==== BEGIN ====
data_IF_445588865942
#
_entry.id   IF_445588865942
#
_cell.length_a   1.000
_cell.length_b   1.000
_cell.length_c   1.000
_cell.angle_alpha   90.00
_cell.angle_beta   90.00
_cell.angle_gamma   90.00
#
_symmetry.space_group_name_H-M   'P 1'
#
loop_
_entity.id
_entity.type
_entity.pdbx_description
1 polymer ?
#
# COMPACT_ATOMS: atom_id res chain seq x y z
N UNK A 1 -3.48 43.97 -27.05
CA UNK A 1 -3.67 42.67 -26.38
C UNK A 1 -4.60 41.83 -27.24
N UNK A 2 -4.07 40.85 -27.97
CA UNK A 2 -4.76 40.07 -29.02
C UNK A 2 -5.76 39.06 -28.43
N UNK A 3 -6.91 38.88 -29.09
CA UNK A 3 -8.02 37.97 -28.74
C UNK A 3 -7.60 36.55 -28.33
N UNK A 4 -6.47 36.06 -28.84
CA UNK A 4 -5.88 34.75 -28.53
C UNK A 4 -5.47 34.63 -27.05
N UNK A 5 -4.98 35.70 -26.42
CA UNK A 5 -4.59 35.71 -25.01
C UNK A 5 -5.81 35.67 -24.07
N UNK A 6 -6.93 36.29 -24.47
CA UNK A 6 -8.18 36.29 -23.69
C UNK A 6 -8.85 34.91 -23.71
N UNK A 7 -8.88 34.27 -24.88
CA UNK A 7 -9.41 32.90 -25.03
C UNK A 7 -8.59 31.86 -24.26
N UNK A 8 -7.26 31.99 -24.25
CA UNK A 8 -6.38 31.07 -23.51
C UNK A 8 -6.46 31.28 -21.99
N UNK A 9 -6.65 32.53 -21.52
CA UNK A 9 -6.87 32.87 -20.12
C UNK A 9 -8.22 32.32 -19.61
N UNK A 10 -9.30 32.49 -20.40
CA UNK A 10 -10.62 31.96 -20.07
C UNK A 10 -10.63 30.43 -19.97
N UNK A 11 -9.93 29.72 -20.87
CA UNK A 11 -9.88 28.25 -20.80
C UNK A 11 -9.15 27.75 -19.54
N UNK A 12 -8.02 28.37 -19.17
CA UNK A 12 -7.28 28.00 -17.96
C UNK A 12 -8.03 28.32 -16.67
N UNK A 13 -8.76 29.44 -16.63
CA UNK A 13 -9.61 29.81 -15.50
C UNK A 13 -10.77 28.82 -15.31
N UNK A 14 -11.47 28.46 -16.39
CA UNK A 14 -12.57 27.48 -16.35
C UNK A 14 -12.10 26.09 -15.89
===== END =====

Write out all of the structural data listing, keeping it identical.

data_IF_445588865942
#
_entry.id   IF_445588865942
#
_cell.length_a   1.000
_cell.length_b   1.000
_cell.length_c   1.000
_cell.angle_alpha   90.00
_cell.angle_beta   90.00
_cell.angle_gamma   90.00
#
_symmetry.space_group_name_H-M   'P 1'
#
loop_
_entity.id
_entity.type
_entity.pdbx_description
1 polymer ?
#
# COMPACT_ATOMS: atom_id res chain seq x y z
N UNK A 1 -3.48 43.97 -27.05
CA UNK A 1 -3.67 42.67 -26.38
C UNK A 1 -4.60 41.83 -27.24
N UNK A 2 -4.07 40.85 -27.97
CA UNK A 2 -4.76 40.07 -29.02
C UNK A 2 -5.76 39.06 -28.43
N UNK A 3 -6.91 38.88 -29.09
CA UNK A 3 -8.02 37.97 -28.74
C UNK A 3 -7.60 36.55 -28.33
N UNK A 4 -6.47 36.06 -28.84
CA UNK A 4 -5.88 34.75 -28.53
C UNK A 4 -5.47 34.63 -27.05
N UNK A 5 -4.98 35.70 -26.42
CA UNK A 5 -4.59 35.71 -25.01
C UNK A 5 -5.81 35.67 -24.07
N UNK A 6 -6.93 36.29 -24.47
CA UNK A 6 -8.18 36.29 -23.69
C UNK A 6 -8.85 34.91 -23.71
N UNK A 7 -8.88 34.27 -24.88
CA UNK A 7 -9.41 32.90 -25.03
C UNK A 7 -8.59 31.86 -24.26
N UNK A 8 -7.26 31.99 -24.25
CA UNK A 8 -6.38 31.07 -23.51
C UNK A 8 -6.46 31.28 -21.99
N UNK A 9 -6.65 32.53 -21.52
CA UNK A 9 -6.87 32.87 -20.12
C UNK A 9 -8.22 32.32 -19.61
N UNK A 10 -9.30 32.49 -20.40
CA UNK A 10 -10.62 31.96 -20.07
C UNK A 10 -10.63 30.43 -19.97
N UNK A 11 -9.93 29.72 -20.87
CA UNK A 11 -9.88 28.25 -20.80
C UNK A 11 -9.15 27.75 -19.54
N UNK A 12 -8.02 28.37 -19.17
CA UNK A 12 -7.28 28.00 -17.96
C UNK A 12 -8.03 28.32 -16.67
N UNK A 13 -8.76 29.44 -16.63
CA UNK A 13 -9.61 29.81 -15.50
C UNK A 13 -10.77 28.82 -15.31
N UNK A 14 -11.47 28.46 -16.39
CA UNK A 14 -12.57 27.48 -16.35
C UNK A 14 -12.10 26.09 -15.89